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IP-Link / docs / howitworks.rst

How it works

This page explain the process of the data extraction of the captured traffic.

Extraction of the data

Ways of data extraction

Diagramme1.png

We can see that pcap_to_sqlite.py, pcap_to_sqlite1.py and pcap_to_sqlite.sh are three alternatives to generate the SQLite base. So, it is not necessary to use Python (although recommended) to generate the base. Once the base created, a Python script or anything other programming language can easily examine it.

Storing the results of extraction

SQLite base

It is possible to store the extraction results (in this case timestamp, source and destination IP) in a database.

Python serialized object

Structure of the Python serialized object
>>> dic_ip = {'212.110.251.3' : {'212.110.251.5' : 20, '212.110.251.12' : 16,
                                '212.112.245.2' : 451},
            '212.112.245.2' : {'212.110.251.3' : 48, '80.114.227.3' : 2},
            .
            .
            .
        }
Some tests
>>> import pickle
>>> dic_obj = open("./dic.pyobj", "r")
>>> dic_ip = pickle.load(dic_obj)
>>> for i in dic_ip['212.110.251.3']:
            a += dic_ip['212.110.251.3'][i]
>>> print a
2815911
>>> len(dic_ip['212.110.251.3'])
893436

We see here that 212.110.251.3 has contacted 738,585 different IP, for a total of 2,815,911 contacts.

>>> (len(dic_ip['212.110.251.3'])/(len(dic_ip)*1.0))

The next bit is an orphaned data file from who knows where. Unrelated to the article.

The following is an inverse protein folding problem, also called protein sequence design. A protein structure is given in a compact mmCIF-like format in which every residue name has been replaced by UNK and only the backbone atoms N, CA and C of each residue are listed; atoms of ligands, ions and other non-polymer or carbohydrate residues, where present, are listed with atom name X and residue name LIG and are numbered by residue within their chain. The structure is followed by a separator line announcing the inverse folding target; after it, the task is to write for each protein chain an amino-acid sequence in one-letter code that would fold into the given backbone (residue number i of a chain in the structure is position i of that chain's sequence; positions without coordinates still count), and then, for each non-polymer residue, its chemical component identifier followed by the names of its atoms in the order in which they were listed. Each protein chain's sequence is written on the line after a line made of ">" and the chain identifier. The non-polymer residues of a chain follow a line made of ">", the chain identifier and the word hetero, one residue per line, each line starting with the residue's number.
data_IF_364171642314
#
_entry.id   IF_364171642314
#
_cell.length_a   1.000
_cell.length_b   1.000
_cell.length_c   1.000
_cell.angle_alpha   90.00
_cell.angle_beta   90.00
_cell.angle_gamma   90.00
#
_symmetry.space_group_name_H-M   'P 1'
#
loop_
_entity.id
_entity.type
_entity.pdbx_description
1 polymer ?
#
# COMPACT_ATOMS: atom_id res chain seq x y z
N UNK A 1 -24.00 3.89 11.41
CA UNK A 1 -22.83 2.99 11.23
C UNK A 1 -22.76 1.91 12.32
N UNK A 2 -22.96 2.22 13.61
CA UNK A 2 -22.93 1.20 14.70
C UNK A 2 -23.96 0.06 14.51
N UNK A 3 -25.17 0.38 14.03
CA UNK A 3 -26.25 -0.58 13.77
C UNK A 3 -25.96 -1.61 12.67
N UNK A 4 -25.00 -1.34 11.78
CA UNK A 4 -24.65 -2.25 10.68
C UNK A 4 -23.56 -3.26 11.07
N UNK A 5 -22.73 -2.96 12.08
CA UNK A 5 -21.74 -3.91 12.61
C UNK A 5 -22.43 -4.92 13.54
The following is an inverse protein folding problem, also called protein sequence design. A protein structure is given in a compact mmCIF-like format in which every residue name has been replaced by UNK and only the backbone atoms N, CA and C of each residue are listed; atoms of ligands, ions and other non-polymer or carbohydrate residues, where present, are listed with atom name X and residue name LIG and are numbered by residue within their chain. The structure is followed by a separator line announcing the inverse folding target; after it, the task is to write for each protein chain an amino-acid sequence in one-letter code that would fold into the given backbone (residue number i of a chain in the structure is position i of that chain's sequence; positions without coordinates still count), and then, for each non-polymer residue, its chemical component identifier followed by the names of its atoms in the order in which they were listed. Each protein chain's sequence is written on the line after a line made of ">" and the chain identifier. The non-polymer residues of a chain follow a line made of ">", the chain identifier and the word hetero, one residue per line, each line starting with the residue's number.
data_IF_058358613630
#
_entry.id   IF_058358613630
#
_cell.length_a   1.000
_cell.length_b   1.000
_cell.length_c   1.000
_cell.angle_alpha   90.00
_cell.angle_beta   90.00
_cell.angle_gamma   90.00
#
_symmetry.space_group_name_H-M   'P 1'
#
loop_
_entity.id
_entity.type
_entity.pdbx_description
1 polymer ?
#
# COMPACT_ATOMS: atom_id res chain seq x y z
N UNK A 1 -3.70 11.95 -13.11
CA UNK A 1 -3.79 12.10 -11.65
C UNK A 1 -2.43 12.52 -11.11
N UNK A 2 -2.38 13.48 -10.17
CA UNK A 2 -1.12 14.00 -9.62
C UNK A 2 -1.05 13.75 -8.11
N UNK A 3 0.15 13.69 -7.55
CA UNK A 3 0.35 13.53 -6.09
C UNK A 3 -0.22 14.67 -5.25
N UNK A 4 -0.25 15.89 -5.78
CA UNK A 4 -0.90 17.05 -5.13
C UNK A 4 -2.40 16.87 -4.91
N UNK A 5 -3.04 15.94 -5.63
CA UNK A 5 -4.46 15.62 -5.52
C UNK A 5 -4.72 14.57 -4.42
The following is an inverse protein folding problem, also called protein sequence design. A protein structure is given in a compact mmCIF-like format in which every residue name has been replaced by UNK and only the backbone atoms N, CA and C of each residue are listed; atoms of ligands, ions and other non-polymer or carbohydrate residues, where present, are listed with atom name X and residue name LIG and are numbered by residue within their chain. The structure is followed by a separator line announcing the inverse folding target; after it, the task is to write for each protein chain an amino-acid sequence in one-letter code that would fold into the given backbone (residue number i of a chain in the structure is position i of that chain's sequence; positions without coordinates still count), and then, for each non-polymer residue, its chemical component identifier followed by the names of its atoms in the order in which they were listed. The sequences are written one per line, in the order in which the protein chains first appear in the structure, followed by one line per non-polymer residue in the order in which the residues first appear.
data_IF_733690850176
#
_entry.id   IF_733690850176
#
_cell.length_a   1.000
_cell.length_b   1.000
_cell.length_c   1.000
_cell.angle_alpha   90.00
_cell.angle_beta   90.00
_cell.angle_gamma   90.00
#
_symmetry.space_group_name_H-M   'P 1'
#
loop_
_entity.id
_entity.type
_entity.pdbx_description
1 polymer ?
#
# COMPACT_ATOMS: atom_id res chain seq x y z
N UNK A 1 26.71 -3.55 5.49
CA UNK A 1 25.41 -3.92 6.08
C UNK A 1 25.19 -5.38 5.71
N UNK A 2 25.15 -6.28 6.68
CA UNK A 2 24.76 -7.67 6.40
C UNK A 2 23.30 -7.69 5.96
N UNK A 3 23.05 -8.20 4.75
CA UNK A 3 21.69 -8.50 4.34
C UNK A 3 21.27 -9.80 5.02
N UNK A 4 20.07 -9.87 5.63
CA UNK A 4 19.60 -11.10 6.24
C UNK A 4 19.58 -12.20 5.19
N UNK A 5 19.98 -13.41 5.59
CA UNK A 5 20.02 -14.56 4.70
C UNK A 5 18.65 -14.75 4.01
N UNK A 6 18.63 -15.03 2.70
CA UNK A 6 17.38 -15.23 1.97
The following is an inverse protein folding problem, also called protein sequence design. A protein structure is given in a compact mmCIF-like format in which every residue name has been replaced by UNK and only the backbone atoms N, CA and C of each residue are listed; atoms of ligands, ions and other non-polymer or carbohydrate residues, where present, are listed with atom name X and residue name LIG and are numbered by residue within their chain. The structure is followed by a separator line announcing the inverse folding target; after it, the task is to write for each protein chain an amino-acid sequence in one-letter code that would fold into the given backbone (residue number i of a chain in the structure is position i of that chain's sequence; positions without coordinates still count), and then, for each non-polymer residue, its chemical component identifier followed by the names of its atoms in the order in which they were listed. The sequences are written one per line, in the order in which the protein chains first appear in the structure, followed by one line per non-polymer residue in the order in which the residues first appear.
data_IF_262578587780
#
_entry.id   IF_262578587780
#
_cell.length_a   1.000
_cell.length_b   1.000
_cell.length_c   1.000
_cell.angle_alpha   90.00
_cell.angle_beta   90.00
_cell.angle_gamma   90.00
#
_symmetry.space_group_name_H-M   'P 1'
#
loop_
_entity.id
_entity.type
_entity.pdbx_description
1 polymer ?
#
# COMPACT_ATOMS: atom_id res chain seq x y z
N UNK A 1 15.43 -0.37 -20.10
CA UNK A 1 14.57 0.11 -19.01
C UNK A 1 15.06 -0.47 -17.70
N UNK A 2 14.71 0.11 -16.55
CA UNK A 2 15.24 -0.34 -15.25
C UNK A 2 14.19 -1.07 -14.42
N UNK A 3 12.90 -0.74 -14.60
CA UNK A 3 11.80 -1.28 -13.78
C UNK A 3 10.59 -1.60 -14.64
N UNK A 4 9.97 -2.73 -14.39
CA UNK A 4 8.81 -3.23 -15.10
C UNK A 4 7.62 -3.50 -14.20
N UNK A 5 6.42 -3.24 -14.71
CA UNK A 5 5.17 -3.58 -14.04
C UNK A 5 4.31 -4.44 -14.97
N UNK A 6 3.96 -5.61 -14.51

18.037144671290417

This already represents a significant part of sources ip.

>>> liste = dic_ip['212.110.251.3'].items() # list of IP contacted by 212.110.251.3
>>> liste.sort(key = operator.itemgetter(1), reverse = True)
>>> liste[0]
('69.16.172.40', 204909) # most contacted by 212.110.251.3
>>> liste[1]
('149.20.20.133', 114881)
>>> liste[-1]
('83.9.4.233', 1) # less contacted by 212.110.251.3

>>> liste[-43527]
('83.9.122.249', 1)
>>> liste[-43528]
('206.1.38.179', 2)

212.110.251.3 has contacted 43,527 different IP one time.

What can we do with this object ?

So we have seen that this is very simple to deal with this object to obtain what we want. This object represent the part of the base that you want to exploit. It can be created with sqlite_to_object.py. Remember that the SQLite base contains all the informations of the Pcap. So, if you want, you can filter these informations before visualizing. For example :

cedric@debian:~/IP-Link/source$ python sqlite_to_object.py -i data/ip.sql -r time -p 2009-1-15-22-00-00:2009-1-16-02-00-00
DB connect
Request sent to the base :
    SELECT ip_src, ip_dst FROM ip_link WHERE tts >= 1232053200.0 AND tts <=  1232067600.0
Creating object...
Reading the result of the query...
Serialization...

Here, you will extract all the trafic between 2009/01/15 22h00m00s and 2009/01/16 02h00m00s. Now, for example you can generate the Circos matrix and a MooWheel graph :

cedric@debian:~/IP-Link/source$ python object_to_circos.py -i jub-dic.pyobj -o ip.circos
Loading objet...
Searching IP that are source and destination...
Circos matrix generation...
Saving the matrix...

cedric@debian:~/IP-Link/source$ python object_to_moowheel.py
Loading dictionary...
Creating MooWheel file...
Writting file.

Visualization

Tip: Filter by directory path e.g. /media app.js to search for public/media/app.js.
Tip: Use camelCasing e.g. ProjME to search for ProjectModifiedEvent.java.
Tip: Filter by extension type e.g. /repo .js to search for all .js files in the /repo directory.
Tip: Separate your search with spaces e.g. /ssh pom.xml to search for src/ssh/pom.xml.
Tip: Use ↑ and ↓ arrow keys to navigate and return to view the file.
Tip: You can also navigate files with Ctrl+j (next) and Ctrl+k (previous) and view the file with Ctrl+o.
Tip: You can also navigate files with Alt+j (next) and Alt+k (previous) and view the file with Alt+o.